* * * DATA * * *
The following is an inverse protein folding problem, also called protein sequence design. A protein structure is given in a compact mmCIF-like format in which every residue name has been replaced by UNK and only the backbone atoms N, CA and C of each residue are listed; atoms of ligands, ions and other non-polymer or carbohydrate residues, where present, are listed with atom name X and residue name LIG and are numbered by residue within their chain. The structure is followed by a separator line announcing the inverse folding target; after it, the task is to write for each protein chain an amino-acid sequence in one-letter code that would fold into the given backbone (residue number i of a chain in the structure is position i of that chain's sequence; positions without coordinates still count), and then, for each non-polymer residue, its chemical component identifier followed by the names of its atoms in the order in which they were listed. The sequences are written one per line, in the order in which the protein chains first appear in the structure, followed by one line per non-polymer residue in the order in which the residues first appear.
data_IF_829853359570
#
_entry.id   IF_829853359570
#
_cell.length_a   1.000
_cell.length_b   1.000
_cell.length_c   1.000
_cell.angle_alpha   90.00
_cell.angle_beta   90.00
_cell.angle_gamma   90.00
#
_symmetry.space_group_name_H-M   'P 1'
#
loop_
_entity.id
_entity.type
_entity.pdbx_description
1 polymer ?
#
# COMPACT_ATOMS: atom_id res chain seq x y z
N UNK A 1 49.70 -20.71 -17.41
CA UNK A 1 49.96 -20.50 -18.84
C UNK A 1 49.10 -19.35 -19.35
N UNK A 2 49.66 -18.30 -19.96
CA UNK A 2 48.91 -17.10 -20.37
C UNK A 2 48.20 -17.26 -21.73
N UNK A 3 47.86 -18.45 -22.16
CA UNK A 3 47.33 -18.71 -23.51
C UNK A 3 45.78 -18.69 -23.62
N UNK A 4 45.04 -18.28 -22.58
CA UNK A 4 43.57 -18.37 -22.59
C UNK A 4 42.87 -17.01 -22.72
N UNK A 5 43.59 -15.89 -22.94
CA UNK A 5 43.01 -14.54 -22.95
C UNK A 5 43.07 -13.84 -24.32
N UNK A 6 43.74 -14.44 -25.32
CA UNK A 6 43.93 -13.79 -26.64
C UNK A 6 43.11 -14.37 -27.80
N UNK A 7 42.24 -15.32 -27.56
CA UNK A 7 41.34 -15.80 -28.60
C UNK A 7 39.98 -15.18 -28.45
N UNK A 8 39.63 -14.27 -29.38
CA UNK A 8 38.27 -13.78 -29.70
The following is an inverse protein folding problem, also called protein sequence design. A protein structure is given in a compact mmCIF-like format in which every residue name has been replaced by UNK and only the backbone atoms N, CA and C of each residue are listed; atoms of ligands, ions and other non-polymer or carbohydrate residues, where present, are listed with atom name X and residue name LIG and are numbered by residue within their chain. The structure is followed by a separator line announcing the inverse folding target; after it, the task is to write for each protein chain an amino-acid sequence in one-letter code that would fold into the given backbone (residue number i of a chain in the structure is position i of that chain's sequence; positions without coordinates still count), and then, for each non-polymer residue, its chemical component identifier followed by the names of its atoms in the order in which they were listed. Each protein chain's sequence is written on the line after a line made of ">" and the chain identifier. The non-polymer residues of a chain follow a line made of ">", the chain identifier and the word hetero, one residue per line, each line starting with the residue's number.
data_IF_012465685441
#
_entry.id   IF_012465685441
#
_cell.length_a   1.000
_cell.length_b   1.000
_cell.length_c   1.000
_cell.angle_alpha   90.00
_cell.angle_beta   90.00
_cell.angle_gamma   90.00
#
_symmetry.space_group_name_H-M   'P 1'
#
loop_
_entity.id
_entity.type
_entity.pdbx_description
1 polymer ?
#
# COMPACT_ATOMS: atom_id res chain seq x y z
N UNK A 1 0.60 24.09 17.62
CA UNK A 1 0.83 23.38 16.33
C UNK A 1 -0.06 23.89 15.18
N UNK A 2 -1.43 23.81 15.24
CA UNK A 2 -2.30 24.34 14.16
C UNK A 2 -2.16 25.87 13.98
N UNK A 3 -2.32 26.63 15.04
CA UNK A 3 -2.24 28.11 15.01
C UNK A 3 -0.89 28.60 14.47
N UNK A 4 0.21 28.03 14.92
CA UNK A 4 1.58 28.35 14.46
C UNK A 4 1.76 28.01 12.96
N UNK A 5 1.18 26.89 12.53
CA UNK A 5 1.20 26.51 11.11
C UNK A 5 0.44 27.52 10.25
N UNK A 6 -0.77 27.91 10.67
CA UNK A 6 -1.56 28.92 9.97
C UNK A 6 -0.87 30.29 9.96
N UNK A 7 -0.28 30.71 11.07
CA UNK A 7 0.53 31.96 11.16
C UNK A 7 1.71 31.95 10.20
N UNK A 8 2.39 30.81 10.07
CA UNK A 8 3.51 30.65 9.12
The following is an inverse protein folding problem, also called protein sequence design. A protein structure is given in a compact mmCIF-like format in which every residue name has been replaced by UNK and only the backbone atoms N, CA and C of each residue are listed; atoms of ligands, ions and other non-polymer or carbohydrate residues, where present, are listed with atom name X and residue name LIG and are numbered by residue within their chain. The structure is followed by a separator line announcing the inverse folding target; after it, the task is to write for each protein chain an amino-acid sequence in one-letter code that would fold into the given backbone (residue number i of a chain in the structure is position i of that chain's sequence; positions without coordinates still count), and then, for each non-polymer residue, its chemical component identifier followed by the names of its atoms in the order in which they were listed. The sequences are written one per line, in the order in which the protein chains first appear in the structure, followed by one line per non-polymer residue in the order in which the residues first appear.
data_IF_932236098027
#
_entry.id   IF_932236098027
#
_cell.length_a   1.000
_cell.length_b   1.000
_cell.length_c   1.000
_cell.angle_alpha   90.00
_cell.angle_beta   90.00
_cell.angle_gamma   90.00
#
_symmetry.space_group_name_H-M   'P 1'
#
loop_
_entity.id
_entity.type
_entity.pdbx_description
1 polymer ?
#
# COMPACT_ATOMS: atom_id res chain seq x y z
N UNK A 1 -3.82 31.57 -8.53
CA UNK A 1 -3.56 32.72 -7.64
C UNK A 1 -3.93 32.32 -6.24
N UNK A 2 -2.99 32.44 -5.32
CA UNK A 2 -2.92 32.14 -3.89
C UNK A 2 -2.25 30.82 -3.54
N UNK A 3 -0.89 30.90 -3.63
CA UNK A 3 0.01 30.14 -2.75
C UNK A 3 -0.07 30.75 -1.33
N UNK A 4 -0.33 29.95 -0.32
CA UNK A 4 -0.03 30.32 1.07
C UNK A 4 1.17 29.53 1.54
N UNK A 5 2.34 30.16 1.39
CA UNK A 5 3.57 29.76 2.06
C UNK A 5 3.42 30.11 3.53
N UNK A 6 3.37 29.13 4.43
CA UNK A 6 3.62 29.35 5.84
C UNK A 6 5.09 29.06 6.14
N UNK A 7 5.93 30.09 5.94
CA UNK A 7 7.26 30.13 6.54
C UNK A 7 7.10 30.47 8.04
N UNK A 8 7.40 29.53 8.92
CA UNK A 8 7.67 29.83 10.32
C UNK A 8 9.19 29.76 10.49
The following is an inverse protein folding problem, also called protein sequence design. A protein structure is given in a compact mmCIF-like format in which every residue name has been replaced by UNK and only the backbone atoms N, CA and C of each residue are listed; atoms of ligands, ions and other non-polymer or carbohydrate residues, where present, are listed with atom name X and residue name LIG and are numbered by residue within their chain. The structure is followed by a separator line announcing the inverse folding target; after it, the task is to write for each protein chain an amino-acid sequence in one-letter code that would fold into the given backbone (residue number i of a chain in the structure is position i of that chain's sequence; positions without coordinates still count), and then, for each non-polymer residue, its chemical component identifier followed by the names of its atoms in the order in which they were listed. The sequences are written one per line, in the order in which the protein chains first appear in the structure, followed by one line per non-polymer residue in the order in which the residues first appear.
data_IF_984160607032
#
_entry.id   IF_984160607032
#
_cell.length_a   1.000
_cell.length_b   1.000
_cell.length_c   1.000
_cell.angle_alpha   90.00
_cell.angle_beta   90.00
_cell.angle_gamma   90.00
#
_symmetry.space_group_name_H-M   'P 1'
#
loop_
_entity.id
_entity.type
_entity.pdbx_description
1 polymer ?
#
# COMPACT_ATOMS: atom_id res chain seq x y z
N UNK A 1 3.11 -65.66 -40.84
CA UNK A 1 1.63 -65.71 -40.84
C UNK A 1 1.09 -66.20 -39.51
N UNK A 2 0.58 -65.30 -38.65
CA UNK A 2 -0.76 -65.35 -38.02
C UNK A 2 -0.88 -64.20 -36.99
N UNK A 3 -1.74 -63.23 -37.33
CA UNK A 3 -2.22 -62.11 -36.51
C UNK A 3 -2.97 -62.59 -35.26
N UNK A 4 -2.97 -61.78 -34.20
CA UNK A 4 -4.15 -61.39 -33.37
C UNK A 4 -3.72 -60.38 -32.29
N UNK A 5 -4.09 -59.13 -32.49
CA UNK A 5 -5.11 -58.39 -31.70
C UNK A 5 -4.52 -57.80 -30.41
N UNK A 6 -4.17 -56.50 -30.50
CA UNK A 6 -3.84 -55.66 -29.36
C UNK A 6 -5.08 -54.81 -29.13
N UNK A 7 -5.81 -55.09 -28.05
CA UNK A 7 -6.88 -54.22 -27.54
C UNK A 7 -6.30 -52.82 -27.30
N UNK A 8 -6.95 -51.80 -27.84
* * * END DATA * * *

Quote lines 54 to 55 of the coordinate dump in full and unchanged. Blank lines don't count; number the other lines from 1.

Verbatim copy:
_cell.angle_beta   90.00
_cell.angle_gamma   90.00